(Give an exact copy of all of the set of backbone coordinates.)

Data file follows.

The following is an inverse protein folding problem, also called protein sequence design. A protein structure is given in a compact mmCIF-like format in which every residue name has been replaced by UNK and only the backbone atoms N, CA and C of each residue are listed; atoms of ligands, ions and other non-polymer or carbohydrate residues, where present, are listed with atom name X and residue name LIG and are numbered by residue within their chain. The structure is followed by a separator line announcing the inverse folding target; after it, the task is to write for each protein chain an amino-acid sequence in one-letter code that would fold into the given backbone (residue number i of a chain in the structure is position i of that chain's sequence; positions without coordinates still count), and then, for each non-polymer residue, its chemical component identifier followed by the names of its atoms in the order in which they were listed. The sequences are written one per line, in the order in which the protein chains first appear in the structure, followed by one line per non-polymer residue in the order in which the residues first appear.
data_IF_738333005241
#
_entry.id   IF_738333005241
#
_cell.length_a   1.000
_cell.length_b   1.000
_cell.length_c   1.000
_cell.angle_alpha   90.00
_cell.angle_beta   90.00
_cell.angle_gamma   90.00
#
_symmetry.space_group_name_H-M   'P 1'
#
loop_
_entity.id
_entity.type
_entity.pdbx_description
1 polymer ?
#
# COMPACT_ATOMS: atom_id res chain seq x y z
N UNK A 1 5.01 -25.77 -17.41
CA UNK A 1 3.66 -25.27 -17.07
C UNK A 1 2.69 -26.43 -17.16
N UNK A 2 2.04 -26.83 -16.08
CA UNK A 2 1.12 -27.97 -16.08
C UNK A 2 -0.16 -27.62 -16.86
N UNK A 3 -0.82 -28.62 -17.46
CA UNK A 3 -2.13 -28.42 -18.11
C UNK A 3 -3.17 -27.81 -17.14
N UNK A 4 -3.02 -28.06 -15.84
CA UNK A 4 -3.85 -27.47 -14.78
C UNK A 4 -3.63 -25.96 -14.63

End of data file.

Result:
The following is an inverse protein folding problem, also called protein sequence design. A protein structure is given in a compact mmCIF-like format in which every residue name has been replaced by UNK and only the backbone atoms N, CA and C of each residue are listed; atoms of ligands, ions and other non-polymer or carbohydrate residues, where present, are listed with atom name X and residue name LIG and are numbered by residue within their chain. The structure is followed by a separator line announcing the inverse folding target; after it, the task is to write for each protein chain an amino-acid sequence in one-letter code that would fold into the given backbone (residue number i of a chain in the structure is position i of that chain's sequence; positions without coordinates still count), and then, for each non-polymer residue, its chemical component identifier followed by the names of its atoms in the order in which they were listed. The sequences are written one per line, in the order in which the protein chains first appear in the structure, followed by one line per non-polymer residue in the order in which the residues first appear.
data_IF_738333005241
#
_entry.id   IF_738333005241
#
_cell.length_a   1.000
_cell.length_b   1.000
_cell.length_c   1.000
_cell.angle_alpha   90.00
_cell.angle_beta   90.00
_cell.angle_gamma   90.00
#
_symmetry.space_group_name_H-M   'P 1'
#
loop_
_entity.id
_entity.type
_entity.pdbx_description
1 polymer ?
#
# COMPACT_ATOMS: atom_id res chain seq x y z
N UNK A 1 5.01 -25.77 -17.41
CA UNK A 1 3.66 -25.27 -17.07
C UNK A 1 2.69 -26.43 -17.16
N UNK A 2 2.04 -26.83 -16.08
CA UNK A 2 1.12 -27.97 -16.08
C UNK A 2 -0.16 -27.62 -16.86
N UNK A 3 -0.82 -28.62 -17.46
CA UNK A 3 -2.13 -28.42 -18.11
C UNK A 3 -3.17 -27.81 -17.14
N UNK A 4 -3.02 -28.06 -15.84
CA UNK A 4 -3.85 -27.47 -14.78
C UNK A 4 -3.63 -25.96 -14.63